1

I was using a pretty standard login redirect script in my theme functions, however have learned that it is causing a bug with an integral plugin for my website. In short, within the plugin's front end system user's can register for accounts in a lightbox modal. With my general redirect turned on the modal isn't able to complete registration.

So, what I am trying to do is run my login redirect on all pages EXCEPT one page which I can identify by the slug. This page is auto generated by the plugin so I don't have an ID or anything.

Here is my existing login redirect. It's pretty simple.

add_action('wp_login','auto_redirect_after_login');
function auto_redirect_after_login(){
    wp_redirect(home_url());
    exit();
}

My hurdle is this user registration can occur on an infinite number of pages however they are all "children" of the plugin. Meaning all of them have the same url structure.

All pages that I need to NOT have the redirect work on will be .com/courses/*

Any ideas?

********** UPDATE **********

Here is where I am now, but it doesn't work.

add_action('wp_footer', 'detect_page_for_redirect');
function detect_page_for_redirect(){
    if( !is_singular('course')) {
        add_action('wp_login','auto_redirect_after_login');
    }
}

function auto_redirect_after_login(){
    wp_redirect(home_url());
    exit();
}
  • Thinking through this all the pages I need the redirect to not be active could be found using is_singular('course') Unfortunately I can't seem to get any sort of IF statement to work with this. – C Porter Oct 4 '17 at 11:05
  • what about adding a hidden form input to the login form conditionally and then testing for that to determine whether to apply the redirect. – majick Oct 4 '17 at 11:15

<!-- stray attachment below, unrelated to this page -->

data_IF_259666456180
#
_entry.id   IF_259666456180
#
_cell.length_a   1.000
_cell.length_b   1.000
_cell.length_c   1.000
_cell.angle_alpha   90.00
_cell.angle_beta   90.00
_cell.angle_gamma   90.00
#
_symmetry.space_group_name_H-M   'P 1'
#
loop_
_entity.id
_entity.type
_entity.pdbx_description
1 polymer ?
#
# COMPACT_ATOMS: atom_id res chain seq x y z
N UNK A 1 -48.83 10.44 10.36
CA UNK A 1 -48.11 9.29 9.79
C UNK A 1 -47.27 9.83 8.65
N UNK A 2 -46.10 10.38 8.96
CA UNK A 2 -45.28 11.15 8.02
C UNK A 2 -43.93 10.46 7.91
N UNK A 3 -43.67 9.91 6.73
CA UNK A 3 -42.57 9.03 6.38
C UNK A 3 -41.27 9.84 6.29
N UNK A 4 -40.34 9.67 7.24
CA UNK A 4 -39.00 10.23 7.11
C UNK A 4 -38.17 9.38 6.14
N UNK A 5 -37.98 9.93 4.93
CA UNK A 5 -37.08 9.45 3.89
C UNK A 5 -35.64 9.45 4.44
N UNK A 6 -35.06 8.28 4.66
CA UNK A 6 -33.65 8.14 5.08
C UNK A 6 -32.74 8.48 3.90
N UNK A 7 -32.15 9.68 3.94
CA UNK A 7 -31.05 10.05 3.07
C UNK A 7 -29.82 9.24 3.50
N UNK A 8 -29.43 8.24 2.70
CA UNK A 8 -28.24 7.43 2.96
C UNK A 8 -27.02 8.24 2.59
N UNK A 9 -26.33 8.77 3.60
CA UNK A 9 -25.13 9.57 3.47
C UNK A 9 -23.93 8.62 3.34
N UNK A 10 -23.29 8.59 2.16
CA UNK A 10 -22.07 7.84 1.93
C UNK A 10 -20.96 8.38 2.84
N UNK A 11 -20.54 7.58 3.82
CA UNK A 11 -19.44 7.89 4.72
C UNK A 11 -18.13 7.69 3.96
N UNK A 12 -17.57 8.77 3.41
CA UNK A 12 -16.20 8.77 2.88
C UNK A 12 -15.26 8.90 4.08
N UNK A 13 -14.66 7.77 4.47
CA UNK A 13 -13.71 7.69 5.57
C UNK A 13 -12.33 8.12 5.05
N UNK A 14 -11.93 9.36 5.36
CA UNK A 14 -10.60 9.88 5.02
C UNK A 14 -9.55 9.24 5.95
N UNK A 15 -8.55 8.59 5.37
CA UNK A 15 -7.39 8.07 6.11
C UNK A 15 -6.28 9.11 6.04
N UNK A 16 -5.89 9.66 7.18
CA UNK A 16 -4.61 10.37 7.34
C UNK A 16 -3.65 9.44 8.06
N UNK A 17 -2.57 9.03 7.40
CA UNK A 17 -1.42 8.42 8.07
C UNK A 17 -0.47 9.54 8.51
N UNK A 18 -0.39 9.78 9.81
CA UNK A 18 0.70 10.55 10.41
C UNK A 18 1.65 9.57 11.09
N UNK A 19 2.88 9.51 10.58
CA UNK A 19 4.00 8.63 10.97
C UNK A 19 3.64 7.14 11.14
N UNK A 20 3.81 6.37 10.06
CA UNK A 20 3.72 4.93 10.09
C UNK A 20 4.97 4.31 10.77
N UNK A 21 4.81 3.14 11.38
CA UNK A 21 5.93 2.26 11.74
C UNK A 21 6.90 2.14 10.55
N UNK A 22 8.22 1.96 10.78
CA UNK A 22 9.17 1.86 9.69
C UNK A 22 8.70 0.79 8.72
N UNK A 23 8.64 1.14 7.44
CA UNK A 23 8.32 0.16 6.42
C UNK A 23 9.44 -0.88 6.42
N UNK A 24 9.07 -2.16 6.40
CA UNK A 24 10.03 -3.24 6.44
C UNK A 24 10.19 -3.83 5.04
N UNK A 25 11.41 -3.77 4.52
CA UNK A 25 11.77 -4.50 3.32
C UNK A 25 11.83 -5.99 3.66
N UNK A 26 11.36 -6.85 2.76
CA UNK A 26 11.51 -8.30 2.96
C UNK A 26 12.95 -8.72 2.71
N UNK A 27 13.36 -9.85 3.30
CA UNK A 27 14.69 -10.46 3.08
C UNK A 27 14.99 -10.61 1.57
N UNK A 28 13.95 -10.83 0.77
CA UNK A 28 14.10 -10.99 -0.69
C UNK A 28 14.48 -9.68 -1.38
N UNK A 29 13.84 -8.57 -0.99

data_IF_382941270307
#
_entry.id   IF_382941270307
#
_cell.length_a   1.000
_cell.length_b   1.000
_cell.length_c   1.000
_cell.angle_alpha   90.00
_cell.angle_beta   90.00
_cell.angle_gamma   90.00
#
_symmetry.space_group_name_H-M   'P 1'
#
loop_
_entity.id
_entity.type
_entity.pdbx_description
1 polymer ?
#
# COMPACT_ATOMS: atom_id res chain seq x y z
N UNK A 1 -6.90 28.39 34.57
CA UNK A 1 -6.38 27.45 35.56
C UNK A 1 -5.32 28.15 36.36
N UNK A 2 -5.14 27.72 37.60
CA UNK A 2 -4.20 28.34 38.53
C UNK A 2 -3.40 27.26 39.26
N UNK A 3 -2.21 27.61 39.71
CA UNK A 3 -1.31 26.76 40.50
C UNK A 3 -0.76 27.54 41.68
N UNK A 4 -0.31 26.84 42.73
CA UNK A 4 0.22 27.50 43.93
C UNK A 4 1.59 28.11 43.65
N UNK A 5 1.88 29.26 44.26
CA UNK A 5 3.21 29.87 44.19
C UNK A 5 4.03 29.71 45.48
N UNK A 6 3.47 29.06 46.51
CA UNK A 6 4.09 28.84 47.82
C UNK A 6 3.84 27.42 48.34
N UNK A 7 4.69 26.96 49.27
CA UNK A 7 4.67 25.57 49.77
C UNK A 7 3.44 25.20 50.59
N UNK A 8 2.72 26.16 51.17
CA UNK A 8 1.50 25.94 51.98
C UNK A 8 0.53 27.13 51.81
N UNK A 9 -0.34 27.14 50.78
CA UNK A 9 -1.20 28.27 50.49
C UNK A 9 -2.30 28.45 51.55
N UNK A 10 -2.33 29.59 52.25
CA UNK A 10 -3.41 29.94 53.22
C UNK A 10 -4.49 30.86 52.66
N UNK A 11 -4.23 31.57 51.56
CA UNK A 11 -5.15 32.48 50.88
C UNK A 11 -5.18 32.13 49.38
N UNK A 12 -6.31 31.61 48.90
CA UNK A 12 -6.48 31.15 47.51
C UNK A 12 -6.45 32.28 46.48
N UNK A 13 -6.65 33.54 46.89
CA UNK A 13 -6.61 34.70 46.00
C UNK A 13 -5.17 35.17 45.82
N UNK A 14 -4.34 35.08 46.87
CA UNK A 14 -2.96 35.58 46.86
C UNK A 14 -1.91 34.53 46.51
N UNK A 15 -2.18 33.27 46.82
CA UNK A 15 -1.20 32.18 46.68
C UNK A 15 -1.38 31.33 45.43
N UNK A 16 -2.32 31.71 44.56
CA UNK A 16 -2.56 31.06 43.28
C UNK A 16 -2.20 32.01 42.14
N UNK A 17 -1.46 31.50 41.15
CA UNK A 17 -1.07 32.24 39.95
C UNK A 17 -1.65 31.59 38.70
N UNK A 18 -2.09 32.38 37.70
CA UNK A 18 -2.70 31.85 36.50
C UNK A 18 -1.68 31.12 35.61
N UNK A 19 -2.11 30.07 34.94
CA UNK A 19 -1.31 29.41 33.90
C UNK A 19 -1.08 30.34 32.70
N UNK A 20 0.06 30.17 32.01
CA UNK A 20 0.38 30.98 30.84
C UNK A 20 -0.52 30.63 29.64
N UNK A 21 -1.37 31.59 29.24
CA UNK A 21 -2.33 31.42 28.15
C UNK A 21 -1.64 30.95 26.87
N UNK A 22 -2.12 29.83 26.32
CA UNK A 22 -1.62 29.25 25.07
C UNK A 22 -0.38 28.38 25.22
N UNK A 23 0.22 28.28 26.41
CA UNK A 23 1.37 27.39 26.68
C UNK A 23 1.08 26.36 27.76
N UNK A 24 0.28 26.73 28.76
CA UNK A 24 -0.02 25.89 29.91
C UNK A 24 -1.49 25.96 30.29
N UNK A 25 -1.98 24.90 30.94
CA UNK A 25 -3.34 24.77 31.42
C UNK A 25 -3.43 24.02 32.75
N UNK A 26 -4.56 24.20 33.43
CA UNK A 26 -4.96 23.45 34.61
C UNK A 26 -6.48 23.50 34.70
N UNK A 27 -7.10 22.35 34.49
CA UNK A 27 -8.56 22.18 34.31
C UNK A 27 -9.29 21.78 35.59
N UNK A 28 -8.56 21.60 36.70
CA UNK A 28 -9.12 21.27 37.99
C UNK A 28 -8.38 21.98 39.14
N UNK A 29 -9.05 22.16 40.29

• I appreciate the idea, but really don't want to modify core plugin files as this is 3rd party. – C Porter Oct 4 '17 at 11:31
  • you wouldn't need to modify plugin files to do this, the problem is how you are doing it now, the is_singular condition will not do anything because it is after the form submission and will no longer be detected as being on a course page. – majick Oct 4 '17 at 12:28
0

You could try something like this to add a custom form field:

add_action('login_form', 'custom_login_field');
function custom_login_field() {
    if (!is_singular('course')) {
        echo "<input type='hidden' name='context' value='notcourse'>";
    }
}

Which is then picked up if it is set and does the redirect on login:

add_action('wp_login', 'auto_redirect_after_login');    
function auto_redirect_after_login() {
    if ( (isset($_POST['context'])) && ($_POST['context'] == 'notcourse') ) {
         wp_redirect(home_url()); exit();
    }
}

So that any login form submitted from a non-course page will redirect to home after login as this seems to be what you are intending.

UPDATE

Switching the logic around might work instead:

add_action('login_form', 'custom_login_field');
function custom_login_field() {
    if (is_singular('course')) {
        echo "<input type='hidden' name='context' value='course'>";
    }
}

add_action('wp_login', 'auto_redirect_after_login');    
function auto_redirect_after_login() {
    if ( (isset($_POST['context'])) && ($_POST['context'] == 'course') ) {
         return;
    }
    wp_redirect(home_url()); exit();
}
  • Ok, so this is probably the correct solution. In testing it, I have learned that my plugin is providing custom login pages which your action obviously isn't able to add fields to. So this doesn't work in my situation, but it is a great answer. – C Porter Oct 4 '17 at 12:55
  • hmmm in that case maybe switching the logic around might work? see updated answer. – majick Oct 4 '17 at 13:25

Your Answer

By clicking “Post Your Answer”, you agree to our terms of service, privacy policy and cookie policy

Not the answer you're looking for? Browse other questions tagged or ask your own question.